RON MUECK: Life and Death

Over the last twenty-five years, Australian artist, Ron Mueck (b. 1958), has become well-known for his hyper-realistic sculptures, generally of the human figure either much larger or smaller than life size. Every hair is painstakingly inserted in an eyebrow or a stubbly beard. Whether it is an enormous boy or pregnant woman, whether it is a miniature image of his dead father laid out naked, the sculptures create a sense of awe, wonder and contemplation in the viewer.

Currently on display at the National Gallery of Victoria’s Ian Potter Centre for Australian Art is a work of Ron Mueck which the gallery commissioned for its 2017 Triennial. Entitled Mass, it comprises 100 huge human skulls cast in resin and each finished by hand to make it unique (adding teeth, for example). The work fills an entire room. However it is not only monumental, it is also eerily confronting.

Left: Harmen Steenwijck, Vanitas (Dutch, mid 17th century)

The human skull has long been the subject of meditation on the meaning of life and death. Carved on tombstones or furniture, painted on canvas or the pirates’ flag, formed out of papier-mâché for the Day of the Dead procession, it serves as a memento mori, a remembrance of death. This was a prominent theme in art of the sixteenth and seventeenth centuries. In Dutch still-life painting, it was often combined with wilting flowers or over-ripe fruit, with the hourglass or an extinguished candle, to provoke reflection on the fragility of life and the ever-present reality of death. Sometimes these elements are even found in the bottom corner of a fashionable portrait. Life was lived in view of death and judgement.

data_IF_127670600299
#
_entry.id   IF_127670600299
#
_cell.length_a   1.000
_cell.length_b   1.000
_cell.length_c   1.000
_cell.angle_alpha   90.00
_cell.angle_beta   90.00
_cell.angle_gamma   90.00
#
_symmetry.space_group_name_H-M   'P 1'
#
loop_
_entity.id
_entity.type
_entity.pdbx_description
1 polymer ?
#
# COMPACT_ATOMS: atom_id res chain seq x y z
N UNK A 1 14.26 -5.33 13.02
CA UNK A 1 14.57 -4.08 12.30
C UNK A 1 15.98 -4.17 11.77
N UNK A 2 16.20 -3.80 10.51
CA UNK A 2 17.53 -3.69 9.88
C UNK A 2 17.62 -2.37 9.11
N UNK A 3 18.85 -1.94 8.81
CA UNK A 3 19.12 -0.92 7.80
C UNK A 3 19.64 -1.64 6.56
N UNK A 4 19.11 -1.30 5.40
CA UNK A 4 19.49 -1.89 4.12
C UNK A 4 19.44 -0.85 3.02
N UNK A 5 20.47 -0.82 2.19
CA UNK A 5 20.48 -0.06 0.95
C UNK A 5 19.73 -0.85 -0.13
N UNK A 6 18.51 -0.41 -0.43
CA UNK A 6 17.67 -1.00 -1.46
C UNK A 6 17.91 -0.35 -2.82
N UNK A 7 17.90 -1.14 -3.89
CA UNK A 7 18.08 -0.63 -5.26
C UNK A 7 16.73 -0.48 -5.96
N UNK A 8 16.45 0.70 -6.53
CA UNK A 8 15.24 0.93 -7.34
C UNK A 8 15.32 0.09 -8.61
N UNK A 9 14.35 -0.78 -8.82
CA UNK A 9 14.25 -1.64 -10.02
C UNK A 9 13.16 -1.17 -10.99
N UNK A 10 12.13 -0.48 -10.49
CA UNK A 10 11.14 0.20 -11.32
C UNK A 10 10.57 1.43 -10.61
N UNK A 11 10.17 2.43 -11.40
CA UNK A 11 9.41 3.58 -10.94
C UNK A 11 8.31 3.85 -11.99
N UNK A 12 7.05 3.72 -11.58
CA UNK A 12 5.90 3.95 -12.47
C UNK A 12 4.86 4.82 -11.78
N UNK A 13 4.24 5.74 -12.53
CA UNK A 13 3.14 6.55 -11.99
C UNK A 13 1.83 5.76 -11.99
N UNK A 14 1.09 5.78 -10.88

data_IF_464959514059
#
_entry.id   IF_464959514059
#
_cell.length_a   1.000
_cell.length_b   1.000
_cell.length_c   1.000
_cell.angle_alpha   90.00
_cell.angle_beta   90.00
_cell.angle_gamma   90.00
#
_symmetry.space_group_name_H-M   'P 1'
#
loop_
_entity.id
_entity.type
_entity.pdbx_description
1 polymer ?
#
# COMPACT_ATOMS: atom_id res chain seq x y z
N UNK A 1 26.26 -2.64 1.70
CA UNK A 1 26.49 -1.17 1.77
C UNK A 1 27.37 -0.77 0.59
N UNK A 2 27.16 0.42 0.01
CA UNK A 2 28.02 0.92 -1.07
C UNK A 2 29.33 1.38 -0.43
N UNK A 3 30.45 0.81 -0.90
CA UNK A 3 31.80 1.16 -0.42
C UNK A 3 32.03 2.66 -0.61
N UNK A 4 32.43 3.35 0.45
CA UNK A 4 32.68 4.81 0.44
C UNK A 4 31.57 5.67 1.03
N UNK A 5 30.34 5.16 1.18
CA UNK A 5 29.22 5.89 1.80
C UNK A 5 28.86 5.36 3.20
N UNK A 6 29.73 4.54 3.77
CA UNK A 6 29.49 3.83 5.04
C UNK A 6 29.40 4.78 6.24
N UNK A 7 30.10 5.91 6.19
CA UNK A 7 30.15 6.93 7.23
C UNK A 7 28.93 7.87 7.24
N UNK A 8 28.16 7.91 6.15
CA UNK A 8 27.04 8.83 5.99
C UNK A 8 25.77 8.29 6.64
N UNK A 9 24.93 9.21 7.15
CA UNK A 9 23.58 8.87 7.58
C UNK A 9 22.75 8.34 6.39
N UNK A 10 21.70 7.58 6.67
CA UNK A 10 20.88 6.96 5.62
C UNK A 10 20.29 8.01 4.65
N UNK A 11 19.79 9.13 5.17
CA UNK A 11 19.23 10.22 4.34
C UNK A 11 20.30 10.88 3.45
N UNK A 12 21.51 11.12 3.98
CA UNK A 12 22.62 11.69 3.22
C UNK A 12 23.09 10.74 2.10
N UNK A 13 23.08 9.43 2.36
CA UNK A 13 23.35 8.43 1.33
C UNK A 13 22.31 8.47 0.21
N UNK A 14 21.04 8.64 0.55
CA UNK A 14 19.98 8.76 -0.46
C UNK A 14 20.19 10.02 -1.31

In Christian iconography, the skull often appears at the foot of the crucified Christ, not only a reference to Golgotha as ‘the place of the skull’, but also a representation of the skull of Adam who was said to be buried at that place.

Mueck’s Mass, however, is more terrifying still, not only because of the frightening scale of the work, but because of the seemingly careless heaping up of the skulls. It evokes the monstrous slaughter of war and persecution, and the consequent dumping of the dead in mass graves: we have seen images like this from Cambodia or Rwanda, from the Holocaust, from conflict in Syria or the Ukraine. It evokes also the horrors of pestilence: from the Black Death of the Middle Ages to the immense human loss of life in twentieth-century pandemics and famine. Such layers of meaning force us to consider the state of the world and our care of creation, and provoke us to work for peace and justice for all human beings.

Confronting death calls us to conversion of life.

Rev Dr Tom ELICH is Director of Liturgy Brisbane.